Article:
The nomenklatura (Russian: номенклату́ра, IPA: [nəmʲɪnklɐˈturə] (listen); from Latin: nomenclatura) were a category of people within the Soviet Union and other Eastern Bloc countries who held various key administrative positions in the bureaucracy, running all spheres of those countries' activity: government, industry, agriculture, education, etc., whose positions were granted only with approval by the communist party of each country or region.
Virtually all members of the nomenklatura were members of a communist party. Critics of Stalin, such as Milovan Đilas, critically defined them as a "new class". The arch-critic of Stalin, Trotsky, used the term caste rather than class, because he saw the Soviet Union as a degenerated workers' state, not as a new-class society. Richard Pipes, an anti-communist Harvard historian, claimed that the nomenklatura system mainly reflected a continuation of the old Tsarist regime, as many former Tsarist officials or "careerists" joined the Bolshevik government during and after the Russian Civil War of 1917–1922.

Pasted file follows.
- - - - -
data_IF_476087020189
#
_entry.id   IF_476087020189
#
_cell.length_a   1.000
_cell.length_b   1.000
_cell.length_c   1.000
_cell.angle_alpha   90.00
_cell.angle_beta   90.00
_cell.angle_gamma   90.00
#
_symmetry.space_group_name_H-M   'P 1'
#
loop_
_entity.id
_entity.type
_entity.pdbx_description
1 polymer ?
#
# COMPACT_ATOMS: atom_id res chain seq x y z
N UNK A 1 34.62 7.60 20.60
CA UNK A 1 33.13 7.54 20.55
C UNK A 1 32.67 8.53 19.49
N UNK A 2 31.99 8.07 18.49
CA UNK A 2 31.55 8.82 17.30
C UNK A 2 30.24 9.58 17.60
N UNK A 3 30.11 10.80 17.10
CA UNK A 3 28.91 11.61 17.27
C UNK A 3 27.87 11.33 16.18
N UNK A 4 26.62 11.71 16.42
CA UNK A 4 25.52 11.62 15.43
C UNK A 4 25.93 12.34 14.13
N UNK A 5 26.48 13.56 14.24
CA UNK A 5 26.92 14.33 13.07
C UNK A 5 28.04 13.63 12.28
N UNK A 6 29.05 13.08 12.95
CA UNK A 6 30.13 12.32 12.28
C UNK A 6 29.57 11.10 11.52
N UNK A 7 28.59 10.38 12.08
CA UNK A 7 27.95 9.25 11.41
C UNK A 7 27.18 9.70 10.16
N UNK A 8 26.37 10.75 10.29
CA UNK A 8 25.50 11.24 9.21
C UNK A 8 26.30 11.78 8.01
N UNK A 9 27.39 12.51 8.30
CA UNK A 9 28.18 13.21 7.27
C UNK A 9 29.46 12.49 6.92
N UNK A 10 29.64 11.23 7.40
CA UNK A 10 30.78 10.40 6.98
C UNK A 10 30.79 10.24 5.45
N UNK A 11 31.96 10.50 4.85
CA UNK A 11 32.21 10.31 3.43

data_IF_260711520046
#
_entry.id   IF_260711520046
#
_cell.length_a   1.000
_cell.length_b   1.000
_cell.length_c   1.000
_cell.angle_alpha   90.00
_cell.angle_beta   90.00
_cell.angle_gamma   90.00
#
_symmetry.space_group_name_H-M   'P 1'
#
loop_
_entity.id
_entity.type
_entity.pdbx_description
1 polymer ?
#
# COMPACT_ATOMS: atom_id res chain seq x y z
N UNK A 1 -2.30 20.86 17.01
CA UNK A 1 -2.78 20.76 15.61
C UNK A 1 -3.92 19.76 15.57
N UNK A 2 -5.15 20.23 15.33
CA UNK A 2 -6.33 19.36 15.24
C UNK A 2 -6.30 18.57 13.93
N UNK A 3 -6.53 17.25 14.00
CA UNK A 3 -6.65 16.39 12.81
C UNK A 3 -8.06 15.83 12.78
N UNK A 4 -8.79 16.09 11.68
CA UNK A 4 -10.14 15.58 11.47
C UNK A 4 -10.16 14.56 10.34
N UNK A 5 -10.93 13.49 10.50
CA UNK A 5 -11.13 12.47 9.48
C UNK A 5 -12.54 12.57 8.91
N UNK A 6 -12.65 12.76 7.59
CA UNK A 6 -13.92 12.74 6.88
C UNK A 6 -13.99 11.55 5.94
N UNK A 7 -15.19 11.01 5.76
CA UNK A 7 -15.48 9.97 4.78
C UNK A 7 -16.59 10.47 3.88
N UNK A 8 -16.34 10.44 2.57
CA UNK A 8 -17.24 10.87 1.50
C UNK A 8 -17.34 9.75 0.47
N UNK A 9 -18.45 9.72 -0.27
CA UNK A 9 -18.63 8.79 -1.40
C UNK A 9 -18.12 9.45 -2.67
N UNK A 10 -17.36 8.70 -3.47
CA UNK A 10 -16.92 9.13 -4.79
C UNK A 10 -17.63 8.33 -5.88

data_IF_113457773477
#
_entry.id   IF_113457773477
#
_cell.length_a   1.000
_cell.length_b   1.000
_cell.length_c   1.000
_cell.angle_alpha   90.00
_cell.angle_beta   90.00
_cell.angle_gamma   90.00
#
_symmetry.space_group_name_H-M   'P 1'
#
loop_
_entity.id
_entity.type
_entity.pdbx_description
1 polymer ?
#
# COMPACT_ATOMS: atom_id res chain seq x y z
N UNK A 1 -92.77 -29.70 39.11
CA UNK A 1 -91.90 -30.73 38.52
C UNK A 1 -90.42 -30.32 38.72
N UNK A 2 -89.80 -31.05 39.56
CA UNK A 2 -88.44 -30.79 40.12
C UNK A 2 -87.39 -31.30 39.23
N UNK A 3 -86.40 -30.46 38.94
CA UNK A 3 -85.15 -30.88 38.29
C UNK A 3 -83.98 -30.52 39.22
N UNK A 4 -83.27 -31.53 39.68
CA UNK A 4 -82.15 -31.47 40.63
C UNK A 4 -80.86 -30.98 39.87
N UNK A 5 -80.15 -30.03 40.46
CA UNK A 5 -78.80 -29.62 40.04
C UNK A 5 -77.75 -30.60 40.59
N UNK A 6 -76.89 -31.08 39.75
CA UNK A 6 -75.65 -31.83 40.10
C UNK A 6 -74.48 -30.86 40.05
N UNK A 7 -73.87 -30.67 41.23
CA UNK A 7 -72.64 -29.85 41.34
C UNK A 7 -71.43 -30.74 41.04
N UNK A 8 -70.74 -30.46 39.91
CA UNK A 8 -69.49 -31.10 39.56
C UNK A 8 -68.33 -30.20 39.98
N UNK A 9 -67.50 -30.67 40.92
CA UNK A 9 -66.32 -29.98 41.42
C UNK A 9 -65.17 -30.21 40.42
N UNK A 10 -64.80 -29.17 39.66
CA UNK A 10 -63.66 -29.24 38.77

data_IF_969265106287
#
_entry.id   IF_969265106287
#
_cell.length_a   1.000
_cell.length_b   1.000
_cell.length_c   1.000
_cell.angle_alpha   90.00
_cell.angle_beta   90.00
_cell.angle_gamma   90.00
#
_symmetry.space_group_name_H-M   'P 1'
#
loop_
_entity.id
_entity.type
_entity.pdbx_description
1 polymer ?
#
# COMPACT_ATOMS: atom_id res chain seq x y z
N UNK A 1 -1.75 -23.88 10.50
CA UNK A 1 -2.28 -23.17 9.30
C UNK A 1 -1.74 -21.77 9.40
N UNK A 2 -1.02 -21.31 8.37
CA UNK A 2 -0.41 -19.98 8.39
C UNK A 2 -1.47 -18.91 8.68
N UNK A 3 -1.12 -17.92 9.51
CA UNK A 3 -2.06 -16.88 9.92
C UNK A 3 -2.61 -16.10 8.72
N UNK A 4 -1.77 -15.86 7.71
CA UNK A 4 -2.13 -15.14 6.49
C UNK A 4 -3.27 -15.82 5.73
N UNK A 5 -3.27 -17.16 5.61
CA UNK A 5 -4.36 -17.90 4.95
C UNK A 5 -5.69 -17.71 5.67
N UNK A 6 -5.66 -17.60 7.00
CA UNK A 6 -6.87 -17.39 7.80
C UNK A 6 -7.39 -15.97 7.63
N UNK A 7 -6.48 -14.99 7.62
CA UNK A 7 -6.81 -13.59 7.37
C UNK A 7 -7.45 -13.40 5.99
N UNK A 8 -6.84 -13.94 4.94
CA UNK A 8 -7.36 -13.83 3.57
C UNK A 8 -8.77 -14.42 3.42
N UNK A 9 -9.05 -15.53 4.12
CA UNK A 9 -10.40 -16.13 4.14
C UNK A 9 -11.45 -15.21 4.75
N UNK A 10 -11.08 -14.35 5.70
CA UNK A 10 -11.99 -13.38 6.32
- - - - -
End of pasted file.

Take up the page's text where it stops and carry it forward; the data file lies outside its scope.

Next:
The nomenklatura formed a de facto elite of public powers in the former Eastern Bloc; one may compare them to the western establishment holding or controlling both private and public powers (for example, in media, finance, trade, industry, the state and institutions).